I'm happy to hear that you are no longer angry because I think that while anger does serve a purpose, holding onto it once that purpose has been accomplished keeps us stuck. It's also a crutch, so letting go of it requires courage as well as wisdom.

When we no longer need to be right, we are.

Anvilcloud said...

It's so hard not to need to be right. Maybe I'm getting there too -- toes in like you, although my voyage is very different.

Ruth Hull Chatlien said...

I see some similarities with my own path. Thanks for writing about Caroline Myss. I hadn't heard of her before.

Olivia said...

This sounds like a resting place, a calm time, yet a time of continued growth. Good for you, Chani. I enjoy every step of your journey. Love, O

Carla said...

Releasing anger can be such a tough thing. I struggled with that for awhile. But I feel so much more at peace since releasing it. I hope it stays that way.

hele said...

Oh, Chani, your last posts are so peaceful and beautiful. Thank you for sharing your journey with us*

Brandi Reynolds said...

honoring this shift for you.

Woman in a Window said...

Many moons ago I took part in a cross-Canadian adventure called the Peace Bus. It was a group of diverse religious people (and me) travelling across Canada and spending time with Native communities along the way. I learned very quickly that there is a common thread in all religions. I've learned the same of many other belief systems. If we allow it, we're more the same, than different.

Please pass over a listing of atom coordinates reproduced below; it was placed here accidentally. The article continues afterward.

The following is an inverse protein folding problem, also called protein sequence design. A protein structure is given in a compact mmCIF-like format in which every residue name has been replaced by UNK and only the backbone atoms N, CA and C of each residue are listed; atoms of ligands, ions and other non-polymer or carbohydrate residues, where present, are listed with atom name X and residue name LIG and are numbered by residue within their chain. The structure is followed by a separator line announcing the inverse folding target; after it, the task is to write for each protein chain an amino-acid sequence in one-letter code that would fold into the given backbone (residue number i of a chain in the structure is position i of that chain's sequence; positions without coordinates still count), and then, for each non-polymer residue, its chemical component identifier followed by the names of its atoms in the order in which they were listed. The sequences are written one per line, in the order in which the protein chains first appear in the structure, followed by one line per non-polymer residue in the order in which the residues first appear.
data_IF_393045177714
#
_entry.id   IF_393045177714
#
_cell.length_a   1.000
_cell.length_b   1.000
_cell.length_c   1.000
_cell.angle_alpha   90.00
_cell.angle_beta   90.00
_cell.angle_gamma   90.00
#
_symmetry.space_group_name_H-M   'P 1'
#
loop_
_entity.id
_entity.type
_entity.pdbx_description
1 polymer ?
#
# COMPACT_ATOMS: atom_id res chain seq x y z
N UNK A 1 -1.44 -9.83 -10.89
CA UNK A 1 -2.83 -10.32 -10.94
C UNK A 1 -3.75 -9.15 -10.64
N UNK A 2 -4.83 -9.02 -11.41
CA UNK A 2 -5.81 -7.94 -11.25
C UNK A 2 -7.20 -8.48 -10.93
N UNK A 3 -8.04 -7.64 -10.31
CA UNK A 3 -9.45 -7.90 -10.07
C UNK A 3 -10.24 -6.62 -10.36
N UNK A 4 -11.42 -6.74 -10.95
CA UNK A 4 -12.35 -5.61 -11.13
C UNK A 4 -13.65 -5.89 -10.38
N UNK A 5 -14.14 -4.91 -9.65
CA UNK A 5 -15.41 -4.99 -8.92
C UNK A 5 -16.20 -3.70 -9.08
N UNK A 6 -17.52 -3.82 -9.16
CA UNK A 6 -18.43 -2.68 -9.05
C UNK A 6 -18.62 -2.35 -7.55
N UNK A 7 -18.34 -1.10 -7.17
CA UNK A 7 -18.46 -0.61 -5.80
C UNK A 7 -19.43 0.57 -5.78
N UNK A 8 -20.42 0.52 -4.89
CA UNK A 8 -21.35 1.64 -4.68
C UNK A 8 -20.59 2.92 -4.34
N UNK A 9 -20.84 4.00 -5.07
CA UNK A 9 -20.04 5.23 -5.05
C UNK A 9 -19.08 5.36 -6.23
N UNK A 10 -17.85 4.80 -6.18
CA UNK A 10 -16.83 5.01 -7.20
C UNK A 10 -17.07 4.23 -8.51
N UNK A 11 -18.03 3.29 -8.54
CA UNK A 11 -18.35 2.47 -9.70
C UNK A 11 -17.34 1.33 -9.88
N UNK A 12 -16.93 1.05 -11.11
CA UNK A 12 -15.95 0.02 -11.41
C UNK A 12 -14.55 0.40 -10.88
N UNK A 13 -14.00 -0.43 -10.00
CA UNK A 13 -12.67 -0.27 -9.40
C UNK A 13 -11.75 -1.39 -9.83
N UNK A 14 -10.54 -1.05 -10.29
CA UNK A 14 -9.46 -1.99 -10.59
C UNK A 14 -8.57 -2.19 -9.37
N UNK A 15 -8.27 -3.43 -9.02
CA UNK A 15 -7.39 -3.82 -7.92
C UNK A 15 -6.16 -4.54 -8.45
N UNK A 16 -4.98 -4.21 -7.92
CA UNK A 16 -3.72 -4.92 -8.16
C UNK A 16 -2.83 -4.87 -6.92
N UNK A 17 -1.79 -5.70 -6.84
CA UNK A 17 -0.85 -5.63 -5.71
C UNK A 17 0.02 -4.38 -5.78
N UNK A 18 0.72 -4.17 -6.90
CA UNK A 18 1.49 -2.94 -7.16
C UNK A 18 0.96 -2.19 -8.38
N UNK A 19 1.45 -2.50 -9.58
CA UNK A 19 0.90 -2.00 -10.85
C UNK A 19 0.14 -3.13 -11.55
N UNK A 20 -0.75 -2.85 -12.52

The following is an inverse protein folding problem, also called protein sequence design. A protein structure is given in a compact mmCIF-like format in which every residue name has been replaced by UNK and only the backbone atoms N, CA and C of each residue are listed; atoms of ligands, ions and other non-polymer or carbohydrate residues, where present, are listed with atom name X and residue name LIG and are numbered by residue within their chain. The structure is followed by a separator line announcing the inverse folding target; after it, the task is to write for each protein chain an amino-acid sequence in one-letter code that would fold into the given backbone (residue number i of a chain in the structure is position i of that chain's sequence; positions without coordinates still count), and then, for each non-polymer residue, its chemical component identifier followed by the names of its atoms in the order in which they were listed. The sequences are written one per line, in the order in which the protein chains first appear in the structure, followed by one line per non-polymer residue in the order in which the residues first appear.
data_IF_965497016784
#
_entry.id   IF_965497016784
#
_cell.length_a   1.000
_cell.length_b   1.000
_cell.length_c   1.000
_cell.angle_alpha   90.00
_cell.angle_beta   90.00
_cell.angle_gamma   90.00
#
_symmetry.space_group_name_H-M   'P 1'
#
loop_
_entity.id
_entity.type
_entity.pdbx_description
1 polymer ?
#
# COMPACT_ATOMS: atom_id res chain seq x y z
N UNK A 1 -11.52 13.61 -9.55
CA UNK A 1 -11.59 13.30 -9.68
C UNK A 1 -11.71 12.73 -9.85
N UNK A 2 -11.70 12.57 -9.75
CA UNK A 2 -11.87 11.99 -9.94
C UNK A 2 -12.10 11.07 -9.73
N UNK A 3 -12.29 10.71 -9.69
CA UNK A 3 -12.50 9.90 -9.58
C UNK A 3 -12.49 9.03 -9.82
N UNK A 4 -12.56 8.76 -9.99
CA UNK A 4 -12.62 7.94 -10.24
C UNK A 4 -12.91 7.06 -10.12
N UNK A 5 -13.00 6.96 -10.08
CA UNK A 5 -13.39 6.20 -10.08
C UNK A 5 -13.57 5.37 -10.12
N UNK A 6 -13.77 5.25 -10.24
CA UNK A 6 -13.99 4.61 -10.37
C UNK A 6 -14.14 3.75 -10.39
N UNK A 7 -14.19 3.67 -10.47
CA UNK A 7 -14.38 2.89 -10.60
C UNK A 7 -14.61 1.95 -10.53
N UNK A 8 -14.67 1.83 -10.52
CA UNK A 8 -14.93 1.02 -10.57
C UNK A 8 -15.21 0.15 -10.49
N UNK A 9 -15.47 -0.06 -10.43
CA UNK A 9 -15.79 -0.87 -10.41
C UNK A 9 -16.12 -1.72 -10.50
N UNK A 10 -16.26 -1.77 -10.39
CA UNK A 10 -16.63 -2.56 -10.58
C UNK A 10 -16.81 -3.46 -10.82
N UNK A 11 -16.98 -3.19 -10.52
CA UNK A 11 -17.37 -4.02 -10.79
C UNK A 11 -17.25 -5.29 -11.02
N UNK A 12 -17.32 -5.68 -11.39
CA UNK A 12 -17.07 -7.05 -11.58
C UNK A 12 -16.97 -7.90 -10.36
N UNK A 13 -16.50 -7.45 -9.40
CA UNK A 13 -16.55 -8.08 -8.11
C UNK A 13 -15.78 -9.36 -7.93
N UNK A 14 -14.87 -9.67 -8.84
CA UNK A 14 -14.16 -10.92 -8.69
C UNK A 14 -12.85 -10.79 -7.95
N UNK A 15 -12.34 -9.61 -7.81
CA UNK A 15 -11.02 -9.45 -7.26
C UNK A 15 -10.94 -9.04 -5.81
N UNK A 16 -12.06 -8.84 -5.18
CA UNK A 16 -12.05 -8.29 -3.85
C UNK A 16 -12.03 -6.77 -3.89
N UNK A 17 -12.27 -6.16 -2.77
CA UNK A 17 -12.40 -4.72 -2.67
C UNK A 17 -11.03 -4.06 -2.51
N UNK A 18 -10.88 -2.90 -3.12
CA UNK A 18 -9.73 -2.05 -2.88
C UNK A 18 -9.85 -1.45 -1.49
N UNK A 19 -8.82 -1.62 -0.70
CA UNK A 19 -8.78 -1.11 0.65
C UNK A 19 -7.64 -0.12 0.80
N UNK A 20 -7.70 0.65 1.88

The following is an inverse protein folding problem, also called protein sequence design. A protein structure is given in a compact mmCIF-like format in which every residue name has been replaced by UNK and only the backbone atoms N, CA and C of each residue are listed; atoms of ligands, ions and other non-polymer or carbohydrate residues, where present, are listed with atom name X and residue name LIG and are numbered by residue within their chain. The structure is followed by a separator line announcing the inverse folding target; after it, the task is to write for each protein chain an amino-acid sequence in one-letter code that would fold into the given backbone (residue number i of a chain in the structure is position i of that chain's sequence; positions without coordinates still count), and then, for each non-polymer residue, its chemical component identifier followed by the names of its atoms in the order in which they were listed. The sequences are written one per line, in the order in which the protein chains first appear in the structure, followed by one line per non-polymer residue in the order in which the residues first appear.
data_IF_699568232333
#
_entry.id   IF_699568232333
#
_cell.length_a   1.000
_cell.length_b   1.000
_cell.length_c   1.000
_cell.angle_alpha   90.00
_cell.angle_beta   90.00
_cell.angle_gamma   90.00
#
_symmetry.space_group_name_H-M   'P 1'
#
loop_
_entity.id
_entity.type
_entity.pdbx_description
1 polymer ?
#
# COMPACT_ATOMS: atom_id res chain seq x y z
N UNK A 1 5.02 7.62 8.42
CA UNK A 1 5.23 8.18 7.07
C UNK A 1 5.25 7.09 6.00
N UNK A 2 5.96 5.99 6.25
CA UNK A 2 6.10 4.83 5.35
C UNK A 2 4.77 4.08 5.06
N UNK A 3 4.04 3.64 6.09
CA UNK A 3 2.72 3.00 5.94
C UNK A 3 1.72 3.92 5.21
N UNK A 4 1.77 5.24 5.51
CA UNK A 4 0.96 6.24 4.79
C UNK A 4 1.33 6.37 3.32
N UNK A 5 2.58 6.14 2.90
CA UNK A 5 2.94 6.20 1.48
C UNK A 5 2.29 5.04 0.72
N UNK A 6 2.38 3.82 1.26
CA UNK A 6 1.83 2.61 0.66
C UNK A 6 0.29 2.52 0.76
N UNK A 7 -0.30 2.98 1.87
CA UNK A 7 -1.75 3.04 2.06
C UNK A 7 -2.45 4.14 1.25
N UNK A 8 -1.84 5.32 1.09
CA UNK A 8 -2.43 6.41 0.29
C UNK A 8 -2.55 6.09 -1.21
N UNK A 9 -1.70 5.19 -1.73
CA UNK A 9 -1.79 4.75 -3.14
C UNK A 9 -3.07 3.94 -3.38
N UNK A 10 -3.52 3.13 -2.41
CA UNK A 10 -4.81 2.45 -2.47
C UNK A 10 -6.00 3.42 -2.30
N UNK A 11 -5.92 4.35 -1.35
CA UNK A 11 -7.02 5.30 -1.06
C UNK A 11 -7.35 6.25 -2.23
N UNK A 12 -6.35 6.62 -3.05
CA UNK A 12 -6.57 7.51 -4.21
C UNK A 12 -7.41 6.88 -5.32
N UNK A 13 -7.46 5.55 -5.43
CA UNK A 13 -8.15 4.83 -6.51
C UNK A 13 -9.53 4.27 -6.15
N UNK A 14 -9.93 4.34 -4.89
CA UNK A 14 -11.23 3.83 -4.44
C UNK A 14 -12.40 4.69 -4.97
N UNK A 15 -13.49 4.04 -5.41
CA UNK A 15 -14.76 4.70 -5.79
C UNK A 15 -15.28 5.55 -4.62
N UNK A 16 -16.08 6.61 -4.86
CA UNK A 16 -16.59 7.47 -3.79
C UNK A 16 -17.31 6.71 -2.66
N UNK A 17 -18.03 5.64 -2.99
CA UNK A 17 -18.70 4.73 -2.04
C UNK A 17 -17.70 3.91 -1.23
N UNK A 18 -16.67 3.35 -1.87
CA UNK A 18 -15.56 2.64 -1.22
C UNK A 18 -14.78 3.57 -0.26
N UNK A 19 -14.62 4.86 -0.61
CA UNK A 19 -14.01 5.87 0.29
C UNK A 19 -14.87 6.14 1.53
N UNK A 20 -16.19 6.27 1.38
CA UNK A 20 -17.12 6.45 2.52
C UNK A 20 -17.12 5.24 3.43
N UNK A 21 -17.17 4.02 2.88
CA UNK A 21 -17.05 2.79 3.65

I can only imagine where you'll go from here.

Anonymous said...

Very cool Chani.

blooming desertpea said...

I'm very glad for you, Chani. After all the pain, it's a reward to find peace.

Leann said...

I am glad to hear you are at peace.

Anonymous said...

It is so valuable to witness the journey of another. In it we find strength for our own. Thank you for expressing it so eloquently.

Rebecca said...

How completely profound. Chani, I am in awe of your process and where it has brought you. A year ago you were in a place that, from the outside, looked very dark and uninviting. Today, it looks as if you have stepped outside into the sunlight. Knowing you can and have done this will help countless others to have the courage to pursue their own enlightenment.

Blessings to you, dear friend.

Fran said...

Oh Chani, I have not been around much and was delighted to get here.